It's a gas! Wearable airbag to help prevent serious injuries from falls

A wearable airbag to prevent or reduce injuries during falls is dividing opinions among the independent living community.


As we get older the risk of falling and injuring ourselves is vastly increased, with hip fractures and similar injuries being a leading cause for elderly people to be admitted to hospitals. According to the World Health Organization, falls are the second leading cause of accidental or unintentional injury deaths worldwide, and adults older than 65 suffer the greatest number of fatal falls.

Even if a fall doesn’t necessarily prove to be fatal, the injury is often life changing. Elderly people who injure themselves in a fall are far more likely to never fully recover their mobility, and consequently, their independence.


The theory behind this new product, as explained by CEO and founder Drew Lakatos in a TEDMED talk, is that when airbags were first introduced in cars, it significantly reduced the number of deaths and serious injuries from collisions on the road. So why not apply this same principle to other areas where our safety is at risk?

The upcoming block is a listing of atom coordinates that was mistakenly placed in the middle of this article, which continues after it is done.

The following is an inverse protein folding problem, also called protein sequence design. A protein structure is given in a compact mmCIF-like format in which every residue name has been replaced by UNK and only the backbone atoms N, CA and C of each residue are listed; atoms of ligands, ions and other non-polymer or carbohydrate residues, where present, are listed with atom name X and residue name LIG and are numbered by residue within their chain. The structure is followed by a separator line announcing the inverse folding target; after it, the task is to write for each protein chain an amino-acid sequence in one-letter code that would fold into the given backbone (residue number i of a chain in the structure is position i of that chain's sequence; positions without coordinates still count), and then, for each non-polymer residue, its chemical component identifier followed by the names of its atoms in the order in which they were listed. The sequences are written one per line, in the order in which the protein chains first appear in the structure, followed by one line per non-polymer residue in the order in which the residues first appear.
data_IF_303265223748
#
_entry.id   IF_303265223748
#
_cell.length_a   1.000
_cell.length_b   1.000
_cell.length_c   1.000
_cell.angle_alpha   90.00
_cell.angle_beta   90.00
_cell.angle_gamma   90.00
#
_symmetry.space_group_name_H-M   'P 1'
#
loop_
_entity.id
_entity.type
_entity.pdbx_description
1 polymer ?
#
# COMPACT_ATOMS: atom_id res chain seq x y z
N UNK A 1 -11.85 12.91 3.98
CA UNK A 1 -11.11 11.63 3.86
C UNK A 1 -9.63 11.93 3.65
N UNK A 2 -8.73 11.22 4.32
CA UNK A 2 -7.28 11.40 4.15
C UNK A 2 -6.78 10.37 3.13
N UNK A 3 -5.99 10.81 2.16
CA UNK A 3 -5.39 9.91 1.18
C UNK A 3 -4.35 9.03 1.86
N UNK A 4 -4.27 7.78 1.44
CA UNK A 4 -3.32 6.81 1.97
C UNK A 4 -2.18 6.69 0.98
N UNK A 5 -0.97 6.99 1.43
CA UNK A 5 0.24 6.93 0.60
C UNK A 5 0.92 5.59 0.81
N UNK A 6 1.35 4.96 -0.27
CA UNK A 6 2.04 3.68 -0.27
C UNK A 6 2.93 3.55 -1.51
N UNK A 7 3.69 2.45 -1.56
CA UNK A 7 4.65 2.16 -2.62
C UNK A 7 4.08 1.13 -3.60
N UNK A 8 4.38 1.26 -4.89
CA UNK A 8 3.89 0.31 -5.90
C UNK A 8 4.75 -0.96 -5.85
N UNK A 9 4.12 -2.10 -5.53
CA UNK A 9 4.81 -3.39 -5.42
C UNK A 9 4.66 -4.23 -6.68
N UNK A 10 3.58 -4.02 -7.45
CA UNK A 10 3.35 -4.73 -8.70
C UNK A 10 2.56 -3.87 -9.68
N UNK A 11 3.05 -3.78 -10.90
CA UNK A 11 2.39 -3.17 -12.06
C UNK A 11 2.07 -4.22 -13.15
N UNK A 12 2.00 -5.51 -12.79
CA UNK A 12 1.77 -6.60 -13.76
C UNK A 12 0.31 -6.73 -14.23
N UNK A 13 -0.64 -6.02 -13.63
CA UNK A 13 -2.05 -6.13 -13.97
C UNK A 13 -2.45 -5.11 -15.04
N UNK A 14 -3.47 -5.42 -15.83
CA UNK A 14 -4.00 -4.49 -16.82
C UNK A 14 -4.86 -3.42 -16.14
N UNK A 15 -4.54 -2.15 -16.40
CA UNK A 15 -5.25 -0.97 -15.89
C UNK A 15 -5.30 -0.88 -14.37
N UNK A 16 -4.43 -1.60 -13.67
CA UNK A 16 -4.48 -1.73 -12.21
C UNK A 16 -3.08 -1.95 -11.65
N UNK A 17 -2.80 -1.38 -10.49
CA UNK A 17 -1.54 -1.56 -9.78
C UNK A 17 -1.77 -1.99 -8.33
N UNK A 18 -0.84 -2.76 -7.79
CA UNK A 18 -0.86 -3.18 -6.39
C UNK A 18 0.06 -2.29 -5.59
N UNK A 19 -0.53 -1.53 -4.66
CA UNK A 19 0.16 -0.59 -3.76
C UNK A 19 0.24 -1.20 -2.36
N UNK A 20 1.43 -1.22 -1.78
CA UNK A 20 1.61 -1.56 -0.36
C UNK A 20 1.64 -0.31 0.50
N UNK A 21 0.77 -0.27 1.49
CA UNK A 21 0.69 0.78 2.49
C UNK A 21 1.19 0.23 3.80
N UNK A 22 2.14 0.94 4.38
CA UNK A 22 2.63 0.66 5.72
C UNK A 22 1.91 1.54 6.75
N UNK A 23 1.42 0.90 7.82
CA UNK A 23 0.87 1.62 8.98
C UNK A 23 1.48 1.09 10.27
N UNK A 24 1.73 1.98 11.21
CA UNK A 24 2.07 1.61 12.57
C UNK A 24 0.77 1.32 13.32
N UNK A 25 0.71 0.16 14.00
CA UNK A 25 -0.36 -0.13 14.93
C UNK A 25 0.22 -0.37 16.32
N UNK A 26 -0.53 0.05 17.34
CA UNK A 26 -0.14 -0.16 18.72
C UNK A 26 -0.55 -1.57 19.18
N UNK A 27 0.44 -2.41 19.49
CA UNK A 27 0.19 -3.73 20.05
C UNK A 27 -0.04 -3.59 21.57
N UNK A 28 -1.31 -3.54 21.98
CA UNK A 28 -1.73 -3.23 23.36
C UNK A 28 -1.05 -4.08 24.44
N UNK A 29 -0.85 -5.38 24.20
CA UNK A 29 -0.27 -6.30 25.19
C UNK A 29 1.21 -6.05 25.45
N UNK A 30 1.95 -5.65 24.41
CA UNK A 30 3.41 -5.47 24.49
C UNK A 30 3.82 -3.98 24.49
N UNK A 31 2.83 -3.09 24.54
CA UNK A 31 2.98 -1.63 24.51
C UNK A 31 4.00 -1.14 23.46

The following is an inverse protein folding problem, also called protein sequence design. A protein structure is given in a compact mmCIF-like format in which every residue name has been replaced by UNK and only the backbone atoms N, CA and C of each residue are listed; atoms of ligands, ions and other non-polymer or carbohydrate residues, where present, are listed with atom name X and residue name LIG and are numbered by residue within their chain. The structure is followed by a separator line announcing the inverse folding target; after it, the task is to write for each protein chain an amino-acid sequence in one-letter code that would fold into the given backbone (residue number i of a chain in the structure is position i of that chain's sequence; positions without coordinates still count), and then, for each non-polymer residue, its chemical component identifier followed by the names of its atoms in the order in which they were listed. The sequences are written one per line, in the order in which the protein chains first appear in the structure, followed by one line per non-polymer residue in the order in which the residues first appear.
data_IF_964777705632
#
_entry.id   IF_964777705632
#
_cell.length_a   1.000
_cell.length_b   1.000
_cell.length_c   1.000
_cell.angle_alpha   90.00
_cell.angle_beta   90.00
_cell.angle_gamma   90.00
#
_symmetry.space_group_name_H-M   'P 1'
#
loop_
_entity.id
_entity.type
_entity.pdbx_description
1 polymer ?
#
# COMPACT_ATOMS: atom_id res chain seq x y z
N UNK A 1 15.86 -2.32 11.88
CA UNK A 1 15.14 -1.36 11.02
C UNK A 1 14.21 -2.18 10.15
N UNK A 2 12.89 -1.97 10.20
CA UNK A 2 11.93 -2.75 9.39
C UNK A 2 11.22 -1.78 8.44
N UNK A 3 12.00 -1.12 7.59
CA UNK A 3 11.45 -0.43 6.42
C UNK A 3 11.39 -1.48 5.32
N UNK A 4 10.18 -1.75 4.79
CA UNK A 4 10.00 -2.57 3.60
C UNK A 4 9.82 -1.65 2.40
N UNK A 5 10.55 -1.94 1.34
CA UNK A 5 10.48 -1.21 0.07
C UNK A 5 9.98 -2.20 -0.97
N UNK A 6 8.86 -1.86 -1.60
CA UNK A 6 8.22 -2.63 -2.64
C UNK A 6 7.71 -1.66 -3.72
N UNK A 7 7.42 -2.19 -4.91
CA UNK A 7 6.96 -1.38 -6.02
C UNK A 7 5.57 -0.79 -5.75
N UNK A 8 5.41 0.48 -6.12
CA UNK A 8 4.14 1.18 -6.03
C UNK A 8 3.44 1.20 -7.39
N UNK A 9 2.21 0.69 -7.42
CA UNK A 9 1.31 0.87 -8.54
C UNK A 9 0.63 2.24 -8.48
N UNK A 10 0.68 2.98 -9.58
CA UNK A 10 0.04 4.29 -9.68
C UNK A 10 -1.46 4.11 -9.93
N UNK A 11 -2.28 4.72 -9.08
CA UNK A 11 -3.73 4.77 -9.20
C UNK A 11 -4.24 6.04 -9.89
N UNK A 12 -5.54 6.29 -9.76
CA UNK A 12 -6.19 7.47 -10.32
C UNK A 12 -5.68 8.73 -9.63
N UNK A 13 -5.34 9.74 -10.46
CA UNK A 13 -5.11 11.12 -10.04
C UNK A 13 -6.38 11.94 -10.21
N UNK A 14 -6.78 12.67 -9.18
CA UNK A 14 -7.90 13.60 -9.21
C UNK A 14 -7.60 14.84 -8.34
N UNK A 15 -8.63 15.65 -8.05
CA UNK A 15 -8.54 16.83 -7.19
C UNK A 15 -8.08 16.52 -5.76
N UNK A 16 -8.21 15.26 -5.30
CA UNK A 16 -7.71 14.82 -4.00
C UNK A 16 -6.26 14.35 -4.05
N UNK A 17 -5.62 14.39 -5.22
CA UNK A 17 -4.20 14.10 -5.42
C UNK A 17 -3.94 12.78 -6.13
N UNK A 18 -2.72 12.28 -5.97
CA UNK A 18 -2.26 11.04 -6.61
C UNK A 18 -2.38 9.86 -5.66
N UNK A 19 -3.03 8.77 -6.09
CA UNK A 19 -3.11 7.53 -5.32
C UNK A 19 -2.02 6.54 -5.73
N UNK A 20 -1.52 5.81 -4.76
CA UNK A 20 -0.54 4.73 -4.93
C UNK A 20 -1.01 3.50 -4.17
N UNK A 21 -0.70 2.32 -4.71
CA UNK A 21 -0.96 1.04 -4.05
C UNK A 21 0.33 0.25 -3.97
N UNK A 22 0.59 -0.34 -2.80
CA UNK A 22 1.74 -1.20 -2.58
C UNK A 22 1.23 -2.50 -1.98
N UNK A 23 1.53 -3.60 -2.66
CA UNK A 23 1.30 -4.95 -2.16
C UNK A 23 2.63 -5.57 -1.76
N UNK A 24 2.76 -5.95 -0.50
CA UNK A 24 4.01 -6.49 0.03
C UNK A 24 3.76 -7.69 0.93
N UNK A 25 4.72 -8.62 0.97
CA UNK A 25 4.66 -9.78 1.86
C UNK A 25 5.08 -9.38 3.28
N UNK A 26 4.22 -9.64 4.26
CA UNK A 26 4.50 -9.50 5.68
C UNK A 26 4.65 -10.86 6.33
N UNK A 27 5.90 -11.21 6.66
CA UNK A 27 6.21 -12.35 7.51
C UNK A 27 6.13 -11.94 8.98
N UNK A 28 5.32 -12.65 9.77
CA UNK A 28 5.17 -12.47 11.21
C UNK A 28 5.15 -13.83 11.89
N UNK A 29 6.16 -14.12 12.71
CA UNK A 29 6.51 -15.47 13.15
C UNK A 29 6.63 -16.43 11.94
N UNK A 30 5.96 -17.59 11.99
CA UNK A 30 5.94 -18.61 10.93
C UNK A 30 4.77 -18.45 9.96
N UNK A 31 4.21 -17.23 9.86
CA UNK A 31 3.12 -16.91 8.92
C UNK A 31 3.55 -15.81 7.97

Active Protective is an organisation that has created the Smart Belt, which automatically deploys airbags over the hip when a fall is detected. Acting just like the airbag in a car, it cushions the most vulnerable part of the body on impact. Using 3D motion sensors it can detect when the wearer is falling and immediately deploys a 2 inch thick air cushion around the hip area a split second before the person hits the ground.



The concept is not without its fans. Test users have spoken highly of it citing their increasing frailty, reduced balance and fear of serious injury as strong motives for using the belt. The potential it has to keep people independent in their own home for longer is hugely exciting and a major step forward for independent living.

However on the opposite end of the spectrum there are arguments about having to wear a large belt some may find cumbersome. The possibility of it being triggered accidentally (whether a justified concern or not) can put some people off a little too. It should also be noted that were the airbag to inflate accidentally it would almost certainly cause a fall if the wearer lacked stability in the first place.


What do you think of this idea? Do you think it could really work? Your comments below…


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